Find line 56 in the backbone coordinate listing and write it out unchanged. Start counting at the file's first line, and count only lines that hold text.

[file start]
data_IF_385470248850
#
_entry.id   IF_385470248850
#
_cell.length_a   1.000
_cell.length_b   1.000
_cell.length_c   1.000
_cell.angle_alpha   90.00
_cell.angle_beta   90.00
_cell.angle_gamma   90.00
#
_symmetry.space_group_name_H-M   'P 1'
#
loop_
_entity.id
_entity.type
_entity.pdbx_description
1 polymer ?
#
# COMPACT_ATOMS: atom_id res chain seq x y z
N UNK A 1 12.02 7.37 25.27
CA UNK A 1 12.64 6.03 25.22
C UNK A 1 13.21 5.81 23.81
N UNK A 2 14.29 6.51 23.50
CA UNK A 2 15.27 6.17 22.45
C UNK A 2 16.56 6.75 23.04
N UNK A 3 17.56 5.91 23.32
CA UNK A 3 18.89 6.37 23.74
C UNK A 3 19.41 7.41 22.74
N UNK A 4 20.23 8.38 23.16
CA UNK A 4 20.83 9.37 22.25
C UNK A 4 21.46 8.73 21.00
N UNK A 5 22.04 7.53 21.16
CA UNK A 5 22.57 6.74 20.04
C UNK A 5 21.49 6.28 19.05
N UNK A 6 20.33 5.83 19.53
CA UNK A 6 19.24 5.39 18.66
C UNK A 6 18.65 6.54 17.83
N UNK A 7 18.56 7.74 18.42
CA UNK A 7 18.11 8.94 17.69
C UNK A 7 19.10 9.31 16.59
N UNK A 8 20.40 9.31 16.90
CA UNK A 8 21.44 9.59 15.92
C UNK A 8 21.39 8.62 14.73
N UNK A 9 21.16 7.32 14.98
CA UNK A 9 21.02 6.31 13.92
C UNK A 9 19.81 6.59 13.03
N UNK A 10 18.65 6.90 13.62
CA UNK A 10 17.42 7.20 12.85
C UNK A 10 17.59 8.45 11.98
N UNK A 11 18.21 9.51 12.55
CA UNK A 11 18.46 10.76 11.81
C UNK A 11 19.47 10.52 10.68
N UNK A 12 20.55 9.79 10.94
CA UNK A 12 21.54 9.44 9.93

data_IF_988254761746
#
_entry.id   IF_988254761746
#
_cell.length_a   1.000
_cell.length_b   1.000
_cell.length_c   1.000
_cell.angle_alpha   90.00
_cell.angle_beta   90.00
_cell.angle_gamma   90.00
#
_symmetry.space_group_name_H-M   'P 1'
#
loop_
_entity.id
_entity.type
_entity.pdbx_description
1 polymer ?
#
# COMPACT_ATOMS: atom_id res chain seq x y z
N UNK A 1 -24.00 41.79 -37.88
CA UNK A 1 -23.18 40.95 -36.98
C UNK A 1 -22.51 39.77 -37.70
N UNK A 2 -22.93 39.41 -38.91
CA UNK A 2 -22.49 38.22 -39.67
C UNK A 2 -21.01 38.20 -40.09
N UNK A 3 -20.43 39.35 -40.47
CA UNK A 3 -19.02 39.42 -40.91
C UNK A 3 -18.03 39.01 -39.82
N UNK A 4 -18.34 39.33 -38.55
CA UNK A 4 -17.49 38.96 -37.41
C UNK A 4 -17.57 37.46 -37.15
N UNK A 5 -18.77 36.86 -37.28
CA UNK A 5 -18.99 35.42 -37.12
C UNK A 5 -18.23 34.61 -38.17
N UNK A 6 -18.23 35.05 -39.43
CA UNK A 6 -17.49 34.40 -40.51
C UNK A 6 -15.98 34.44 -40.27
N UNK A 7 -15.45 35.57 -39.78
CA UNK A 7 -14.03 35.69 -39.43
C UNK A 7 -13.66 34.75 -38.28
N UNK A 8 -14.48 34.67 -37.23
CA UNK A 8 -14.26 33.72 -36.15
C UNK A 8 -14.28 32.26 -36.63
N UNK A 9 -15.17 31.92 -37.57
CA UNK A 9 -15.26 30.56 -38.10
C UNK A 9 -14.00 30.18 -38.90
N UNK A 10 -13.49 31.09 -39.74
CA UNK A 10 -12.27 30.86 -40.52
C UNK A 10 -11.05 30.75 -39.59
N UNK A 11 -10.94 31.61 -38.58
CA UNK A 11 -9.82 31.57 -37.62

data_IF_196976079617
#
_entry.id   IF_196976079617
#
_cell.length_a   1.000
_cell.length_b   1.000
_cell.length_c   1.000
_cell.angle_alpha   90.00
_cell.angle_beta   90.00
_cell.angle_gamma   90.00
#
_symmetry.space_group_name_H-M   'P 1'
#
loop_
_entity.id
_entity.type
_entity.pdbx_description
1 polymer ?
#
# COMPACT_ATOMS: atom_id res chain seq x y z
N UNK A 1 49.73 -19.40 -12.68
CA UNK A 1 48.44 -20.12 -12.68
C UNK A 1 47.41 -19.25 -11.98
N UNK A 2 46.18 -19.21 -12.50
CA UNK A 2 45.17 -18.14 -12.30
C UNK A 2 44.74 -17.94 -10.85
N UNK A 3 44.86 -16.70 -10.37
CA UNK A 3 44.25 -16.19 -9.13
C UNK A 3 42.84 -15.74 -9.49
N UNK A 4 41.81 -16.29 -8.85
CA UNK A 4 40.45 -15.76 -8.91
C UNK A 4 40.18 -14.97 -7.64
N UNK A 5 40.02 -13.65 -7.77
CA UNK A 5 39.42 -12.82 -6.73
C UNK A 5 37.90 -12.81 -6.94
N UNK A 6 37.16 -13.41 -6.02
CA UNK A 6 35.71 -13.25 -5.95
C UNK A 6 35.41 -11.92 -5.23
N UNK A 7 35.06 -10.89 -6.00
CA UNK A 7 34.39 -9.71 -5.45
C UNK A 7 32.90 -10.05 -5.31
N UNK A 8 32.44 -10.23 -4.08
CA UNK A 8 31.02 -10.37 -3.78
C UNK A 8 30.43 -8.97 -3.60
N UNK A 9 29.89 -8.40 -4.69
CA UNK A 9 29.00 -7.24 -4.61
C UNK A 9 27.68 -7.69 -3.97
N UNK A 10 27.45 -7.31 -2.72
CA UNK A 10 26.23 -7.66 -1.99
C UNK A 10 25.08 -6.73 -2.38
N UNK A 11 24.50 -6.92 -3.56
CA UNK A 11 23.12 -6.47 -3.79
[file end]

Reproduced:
data_IF_988254761746